As a gay man who enjoys a close relationship with my mother, I can safely say that it was one arrived at through continual negotiation, and a willingness to defend my personal boundaries. 

My transition to independent adulthood was predictably rough. My mother, for reasons that were perfectly logical to her at the time, would insist on trying to control or judge aspects of my life even after I left home. 

My decision to get a mini-mohawk, for example, would result in the silent treatment. Piercing my ears resulted in her nagging for me to “take them out”.

In moments of weakness, I would kowtow to her will, at the cost of mutual respect.

Renegotiating boundaries with our parents can be a particularly thorny process, yet it is critical to the longevity of your relationship as well as those that follow.

While the non-religious may struggle with Boundaries’ numerous Biblical references, Henry Cloud and John Townsend’s classic remains a vital guide to establishing better relations with our loved ones.

growth and healing Attached Essy Knopf

Understanding your relationship needs better 

“People have very different capacities for intimacy. And when one person’s need for closeness is met with another person’s need for independence and distance, a lot of unhappiness ensues.”  
– Amir Levine and Rachel Heller, Attached

Dating for me has historically been an uneven game of push-pull; a mismatch of varying needs and expectations.

It was only when a friend introduced to me the concept of attachment styles that the cause was at last brought into focus.

Our relationships with our primary caregivers from our childhood onward serve as a template for how secure we feel in the world. It also forms the basis for how we “attach” to others. 

Attachment falls into three categories: secure, anxious, or avoidant. Anxious people seek closeness and affirmation, avoidants seek distance and independence.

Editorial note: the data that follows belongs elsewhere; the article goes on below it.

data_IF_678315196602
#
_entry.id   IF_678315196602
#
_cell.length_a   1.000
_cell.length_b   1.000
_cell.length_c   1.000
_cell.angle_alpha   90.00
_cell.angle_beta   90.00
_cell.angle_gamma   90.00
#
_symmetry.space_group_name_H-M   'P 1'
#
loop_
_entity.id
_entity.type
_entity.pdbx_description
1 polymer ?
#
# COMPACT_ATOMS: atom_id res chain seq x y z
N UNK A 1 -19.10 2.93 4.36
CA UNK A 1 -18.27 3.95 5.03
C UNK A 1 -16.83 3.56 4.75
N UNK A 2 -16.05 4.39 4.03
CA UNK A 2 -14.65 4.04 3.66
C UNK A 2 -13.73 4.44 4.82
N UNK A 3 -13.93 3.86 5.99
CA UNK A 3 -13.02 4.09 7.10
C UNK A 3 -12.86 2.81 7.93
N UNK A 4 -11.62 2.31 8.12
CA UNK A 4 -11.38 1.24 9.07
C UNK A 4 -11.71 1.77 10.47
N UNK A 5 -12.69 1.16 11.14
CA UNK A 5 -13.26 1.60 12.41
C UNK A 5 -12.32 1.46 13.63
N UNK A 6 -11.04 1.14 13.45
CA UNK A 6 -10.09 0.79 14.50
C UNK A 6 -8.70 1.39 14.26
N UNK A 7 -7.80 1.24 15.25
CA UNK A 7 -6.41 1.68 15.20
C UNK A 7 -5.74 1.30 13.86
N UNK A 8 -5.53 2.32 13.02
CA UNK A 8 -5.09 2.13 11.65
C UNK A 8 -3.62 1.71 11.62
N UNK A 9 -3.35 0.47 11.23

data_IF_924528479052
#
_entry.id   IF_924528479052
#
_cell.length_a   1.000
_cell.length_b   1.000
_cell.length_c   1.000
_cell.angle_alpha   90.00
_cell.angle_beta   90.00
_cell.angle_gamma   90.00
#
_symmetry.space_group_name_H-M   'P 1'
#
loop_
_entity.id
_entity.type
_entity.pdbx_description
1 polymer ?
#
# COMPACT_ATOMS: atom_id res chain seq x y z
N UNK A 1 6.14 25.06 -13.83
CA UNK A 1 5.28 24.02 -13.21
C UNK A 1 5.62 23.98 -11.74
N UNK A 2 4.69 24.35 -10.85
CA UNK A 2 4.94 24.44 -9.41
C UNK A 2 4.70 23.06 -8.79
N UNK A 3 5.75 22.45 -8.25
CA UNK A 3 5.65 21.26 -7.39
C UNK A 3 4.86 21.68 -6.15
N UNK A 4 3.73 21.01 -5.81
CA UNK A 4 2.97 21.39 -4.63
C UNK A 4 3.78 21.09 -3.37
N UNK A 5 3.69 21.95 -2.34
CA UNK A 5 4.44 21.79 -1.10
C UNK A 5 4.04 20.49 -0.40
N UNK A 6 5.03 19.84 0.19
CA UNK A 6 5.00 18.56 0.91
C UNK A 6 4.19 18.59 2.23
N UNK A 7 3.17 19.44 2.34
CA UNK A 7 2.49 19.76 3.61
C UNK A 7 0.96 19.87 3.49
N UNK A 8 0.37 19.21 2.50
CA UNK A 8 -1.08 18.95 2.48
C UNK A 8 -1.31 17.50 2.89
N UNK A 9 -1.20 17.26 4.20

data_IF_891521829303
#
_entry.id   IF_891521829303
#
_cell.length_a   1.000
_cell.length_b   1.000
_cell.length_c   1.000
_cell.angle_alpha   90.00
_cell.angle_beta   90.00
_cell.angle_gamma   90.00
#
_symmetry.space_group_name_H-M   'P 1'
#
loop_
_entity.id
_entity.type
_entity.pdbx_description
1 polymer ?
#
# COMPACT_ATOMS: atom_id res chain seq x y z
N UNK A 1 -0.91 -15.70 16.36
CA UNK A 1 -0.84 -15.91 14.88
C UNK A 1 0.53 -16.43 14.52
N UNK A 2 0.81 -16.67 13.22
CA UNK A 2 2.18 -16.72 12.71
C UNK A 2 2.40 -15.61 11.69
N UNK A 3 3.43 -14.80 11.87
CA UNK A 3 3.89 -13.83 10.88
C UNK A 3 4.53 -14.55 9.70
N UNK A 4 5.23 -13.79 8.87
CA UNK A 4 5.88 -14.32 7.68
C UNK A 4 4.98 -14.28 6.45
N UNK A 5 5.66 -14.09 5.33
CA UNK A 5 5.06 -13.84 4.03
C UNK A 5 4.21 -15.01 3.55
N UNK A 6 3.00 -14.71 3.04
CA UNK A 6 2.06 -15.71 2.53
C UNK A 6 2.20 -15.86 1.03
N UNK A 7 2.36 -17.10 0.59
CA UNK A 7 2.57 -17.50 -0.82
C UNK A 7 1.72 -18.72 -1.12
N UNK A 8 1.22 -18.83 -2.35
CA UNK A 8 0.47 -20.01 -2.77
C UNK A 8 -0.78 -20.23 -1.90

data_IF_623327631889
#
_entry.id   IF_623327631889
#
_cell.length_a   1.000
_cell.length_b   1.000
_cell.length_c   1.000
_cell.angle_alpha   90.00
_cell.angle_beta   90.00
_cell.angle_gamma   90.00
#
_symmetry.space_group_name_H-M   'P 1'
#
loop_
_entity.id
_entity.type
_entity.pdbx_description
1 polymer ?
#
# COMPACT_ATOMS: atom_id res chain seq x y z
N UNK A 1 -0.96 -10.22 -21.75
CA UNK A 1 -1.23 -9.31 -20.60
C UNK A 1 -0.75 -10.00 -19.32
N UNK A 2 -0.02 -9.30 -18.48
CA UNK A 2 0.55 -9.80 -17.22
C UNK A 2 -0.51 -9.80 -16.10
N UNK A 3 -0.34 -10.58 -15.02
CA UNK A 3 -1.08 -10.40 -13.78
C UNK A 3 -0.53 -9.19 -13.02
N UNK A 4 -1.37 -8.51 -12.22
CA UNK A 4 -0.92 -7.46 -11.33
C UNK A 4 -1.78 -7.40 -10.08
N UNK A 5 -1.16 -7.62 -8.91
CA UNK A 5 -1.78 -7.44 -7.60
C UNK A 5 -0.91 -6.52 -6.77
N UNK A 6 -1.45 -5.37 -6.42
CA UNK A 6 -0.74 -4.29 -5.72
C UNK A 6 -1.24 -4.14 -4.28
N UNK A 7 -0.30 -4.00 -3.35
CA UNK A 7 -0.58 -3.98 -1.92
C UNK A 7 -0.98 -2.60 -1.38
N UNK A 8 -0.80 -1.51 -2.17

Secures typically have no difficulty bonding with either type and thus serve as an ideal partner for anxious and avoidants.

While this all sounds rather formulaic, being able to recognize your own needs as well as that of your romantic partner is a guaranteed way to save both of you a lot of difficulty—and heartache—down the road.

Those interested in identifying their’s or other’s attachment styles can try this brief quiz by authors Amir Levine and Rachel Heller.

growth and healing Full Catastrophe Living Essy Knopf

Learning to meditate

“Mindfulness is moment-to-moment non-judgmental awareness. It is cultivated by purposefully paying attention to things we ordinarily never give a moment’s thought to. It is a systematic approach to developing new kinds of agency, control, and wisdom in our lives, based on our inner capacity for paying attention and on the awareness, insight, and compassion that naturally arise from paying attention in specific ways.” – Jon Kabat-Zinn, Full Catastrophe Living

In Full Catastrophe Living, author Jon Kabat-Zinn explains that while stress may be an unavoidable feature of life, how to deal with it or not deal with it is ultimately our choice.

For example, the trauma I experienced growing up was hardcoded into the behavioral circuitry of my brain. I found that later conflicts would invariably trigger them.

The resulting fight-or-flight response was often destructive to my relationships.

It was possible however to reprogram my brain to judge and react to every stimulus. This is the essence of self-awareness.

By practicing exercises like diaphragmatic breathing and meditation, we can learn to be present with our experience. Through mindfulness, we can learn to be aware of our feelings, rather than controlled by them.

Improving emotional intelligence

“People with well-developed emotional skills are also more likely to be content and effective in their lives, mastering the habits of mind that foster their own productivity; people who cannot marshal some control over their emotional life fight inner battles that sabotage their ability for focused work and clear thought.”
– Daniel Goleman, Emotional Intelligence

The skills described above – self-awareness (knowing one’s own emotions) and self-compassion (managing those emotions), as well as self-motivation, empathy, and relationship management – are all critical to what Daniel Goleman calls “emotional intelligence”.

Emotional intelligence is a meta-ability that governs how successful we are in all aspects of our lives, from relationships to our wellbeing, to personal effectiveness and productivity.